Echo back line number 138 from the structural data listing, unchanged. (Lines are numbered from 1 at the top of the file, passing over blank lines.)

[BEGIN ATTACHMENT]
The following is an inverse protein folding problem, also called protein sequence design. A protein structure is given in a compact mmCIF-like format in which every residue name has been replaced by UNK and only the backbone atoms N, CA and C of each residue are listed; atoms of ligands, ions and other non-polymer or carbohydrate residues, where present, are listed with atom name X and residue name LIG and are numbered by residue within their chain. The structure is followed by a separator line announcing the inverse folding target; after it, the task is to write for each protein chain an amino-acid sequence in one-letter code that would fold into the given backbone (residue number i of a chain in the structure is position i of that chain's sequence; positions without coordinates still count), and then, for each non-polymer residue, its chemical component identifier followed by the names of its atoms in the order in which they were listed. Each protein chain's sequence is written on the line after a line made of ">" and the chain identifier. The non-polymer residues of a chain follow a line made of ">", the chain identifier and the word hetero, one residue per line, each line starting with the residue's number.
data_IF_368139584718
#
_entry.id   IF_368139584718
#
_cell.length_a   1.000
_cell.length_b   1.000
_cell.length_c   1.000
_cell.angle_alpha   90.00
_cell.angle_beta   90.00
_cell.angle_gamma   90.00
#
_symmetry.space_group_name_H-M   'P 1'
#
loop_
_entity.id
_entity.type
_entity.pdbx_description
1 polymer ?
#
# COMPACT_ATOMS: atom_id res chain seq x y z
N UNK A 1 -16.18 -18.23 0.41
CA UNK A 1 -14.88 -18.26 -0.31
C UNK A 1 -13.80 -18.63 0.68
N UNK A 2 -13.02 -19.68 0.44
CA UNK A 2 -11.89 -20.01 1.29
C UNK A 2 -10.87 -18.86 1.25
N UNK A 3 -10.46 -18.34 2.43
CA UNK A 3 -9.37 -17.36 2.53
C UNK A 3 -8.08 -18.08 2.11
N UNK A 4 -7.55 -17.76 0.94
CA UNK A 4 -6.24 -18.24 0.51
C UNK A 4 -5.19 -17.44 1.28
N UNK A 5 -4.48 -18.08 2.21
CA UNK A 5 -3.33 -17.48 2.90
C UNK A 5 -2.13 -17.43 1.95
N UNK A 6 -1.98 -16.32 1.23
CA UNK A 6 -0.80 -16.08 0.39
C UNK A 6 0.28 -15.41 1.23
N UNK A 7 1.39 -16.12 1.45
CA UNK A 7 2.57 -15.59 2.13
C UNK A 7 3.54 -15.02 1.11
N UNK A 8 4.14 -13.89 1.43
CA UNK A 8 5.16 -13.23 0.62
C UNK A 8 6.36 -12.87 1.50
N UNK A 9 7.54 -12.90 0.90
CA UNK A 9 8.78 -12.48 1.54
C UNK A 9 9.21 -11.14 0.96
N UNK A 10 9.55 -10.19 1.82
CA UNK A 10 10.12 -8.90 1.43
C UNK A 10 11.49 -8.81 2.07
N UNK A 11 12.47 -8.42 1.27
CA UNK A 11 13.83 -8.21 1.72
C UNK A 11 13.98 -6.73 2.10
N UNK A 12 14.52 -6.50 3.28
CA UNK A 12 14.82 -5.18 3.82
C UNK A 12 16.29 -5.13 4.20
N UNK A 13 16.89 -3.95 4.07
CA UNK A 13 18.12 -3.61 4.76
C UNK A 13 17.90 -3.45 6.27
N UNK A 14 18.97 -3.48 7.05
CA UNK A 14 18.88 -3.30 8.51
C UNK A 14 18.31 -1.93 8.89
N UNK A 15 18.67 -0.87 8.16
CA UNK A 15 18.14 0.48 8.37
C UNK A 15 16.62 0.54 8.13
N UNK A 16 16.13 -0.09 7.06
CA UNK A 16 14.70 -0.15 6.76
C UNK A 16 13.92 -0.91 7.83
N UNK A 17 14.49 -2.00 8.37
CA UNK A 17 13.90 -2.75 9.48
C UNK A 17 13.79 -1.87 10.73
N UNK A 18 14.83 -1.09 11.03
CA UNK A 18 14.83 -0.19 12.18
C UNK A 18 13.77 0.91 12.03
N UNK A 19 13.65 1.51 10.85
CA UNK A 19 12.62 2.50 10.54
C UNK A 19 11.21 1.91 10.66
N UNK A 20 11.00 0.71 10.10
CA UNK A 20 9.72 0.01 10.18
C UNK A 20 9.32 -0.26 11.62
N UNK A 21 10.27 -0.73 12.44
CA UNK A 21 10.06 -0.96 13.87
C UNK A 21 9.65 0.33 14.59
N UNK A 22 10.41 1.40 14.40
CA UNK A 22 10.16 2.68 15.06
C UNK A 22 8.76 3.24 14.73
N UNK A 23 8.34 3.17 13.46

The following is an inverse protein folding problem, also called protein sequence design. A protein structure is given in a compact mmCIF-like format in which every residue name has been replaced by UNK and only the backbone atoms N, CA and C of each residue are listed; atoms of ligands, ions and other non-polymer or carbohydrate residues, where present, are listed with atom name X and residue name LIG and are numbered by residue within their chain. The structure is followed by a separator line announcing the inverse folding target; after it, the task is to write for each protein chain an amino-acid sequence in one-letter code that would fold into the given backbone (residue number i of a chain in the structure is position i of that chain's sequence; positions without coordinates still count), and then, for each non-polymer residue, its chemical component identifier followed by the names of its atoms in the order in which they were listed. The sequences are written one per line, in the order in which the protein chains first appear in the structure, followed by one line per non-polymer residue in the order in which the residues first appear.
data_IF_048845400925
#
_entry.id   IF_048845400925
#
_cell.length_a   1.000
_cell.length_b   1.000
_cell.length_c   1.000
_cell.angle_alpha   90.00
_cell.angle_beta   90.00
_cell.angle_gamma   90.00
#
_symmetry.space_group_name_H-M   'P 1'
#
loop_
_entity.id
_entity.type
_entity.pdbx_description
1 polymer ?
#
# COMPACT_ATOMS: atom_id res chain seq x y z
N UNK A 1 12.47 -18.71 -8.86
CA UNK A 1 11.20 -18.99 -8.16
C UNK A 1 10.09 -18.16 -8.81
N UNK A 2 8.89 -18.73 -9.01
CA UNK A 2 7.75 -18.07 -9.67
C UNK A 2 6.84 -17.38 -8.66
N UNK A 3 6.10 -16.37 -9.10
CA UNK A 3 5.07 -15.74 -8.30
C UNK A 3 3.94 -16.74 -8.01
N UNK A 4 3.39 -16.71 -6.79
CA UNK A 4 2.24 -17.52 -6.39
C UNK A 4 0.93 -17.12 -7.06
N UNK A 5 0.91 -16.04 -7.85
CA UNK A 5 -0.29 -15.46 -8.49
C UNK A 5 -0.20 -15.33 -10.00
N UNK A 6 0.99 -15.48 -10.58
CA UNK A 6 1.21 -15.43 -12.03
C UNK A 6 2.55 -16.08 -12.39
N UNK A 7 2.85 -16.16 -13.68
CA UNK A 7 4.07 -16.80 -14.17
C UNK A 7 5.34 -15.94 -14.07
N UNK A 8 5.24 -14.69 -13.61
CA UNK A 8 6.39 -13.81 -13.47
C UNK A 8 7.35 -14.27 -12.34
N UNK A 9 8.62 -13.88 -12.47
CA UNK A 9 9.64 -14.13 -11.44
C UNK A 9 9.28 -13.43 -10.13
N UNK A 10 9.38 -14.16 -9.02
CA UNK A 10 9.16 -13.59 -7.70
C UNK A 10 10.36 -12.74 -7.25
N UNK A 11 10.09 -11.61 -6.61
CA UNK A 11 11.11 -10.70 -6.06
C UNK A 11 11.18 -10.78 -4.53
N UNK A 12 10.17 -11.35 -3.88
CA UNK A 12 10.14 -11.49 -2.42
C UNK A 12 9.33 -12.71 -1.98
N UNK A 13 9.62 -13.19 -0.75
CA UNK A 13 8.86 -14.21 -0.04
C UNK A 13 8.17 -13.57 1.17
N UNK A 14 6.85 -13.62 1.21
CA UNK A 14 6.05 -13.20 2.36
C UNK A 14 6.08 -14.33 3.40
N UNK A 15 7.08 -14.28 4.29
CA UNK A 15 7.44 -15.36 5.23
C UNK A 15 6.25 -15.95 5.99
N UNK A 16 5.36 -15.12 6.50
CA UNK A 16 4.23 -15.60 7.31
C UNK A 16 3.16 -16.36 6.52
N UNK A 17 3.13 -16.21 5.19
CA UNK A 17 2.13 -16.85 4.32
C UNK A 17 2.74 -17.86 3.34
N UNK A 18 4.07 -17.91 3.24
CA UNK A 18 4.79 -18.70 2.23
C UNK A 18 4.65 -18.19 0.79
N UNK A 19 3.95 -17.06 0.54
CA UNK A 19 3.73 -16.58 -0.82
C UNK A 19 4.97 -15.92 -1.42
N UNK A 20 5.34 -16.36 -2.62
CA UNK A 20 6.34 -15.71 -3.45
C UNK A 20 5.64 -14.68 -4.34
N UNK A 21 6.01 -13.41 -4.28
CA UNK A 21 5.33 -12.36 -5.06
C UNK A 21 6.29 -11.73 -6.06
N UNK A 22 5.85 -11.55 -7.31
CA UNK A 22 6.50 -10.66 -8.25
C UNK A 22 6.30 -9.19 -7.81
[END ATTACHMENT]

CA UNK A 10 9.16 -13.59 -7.70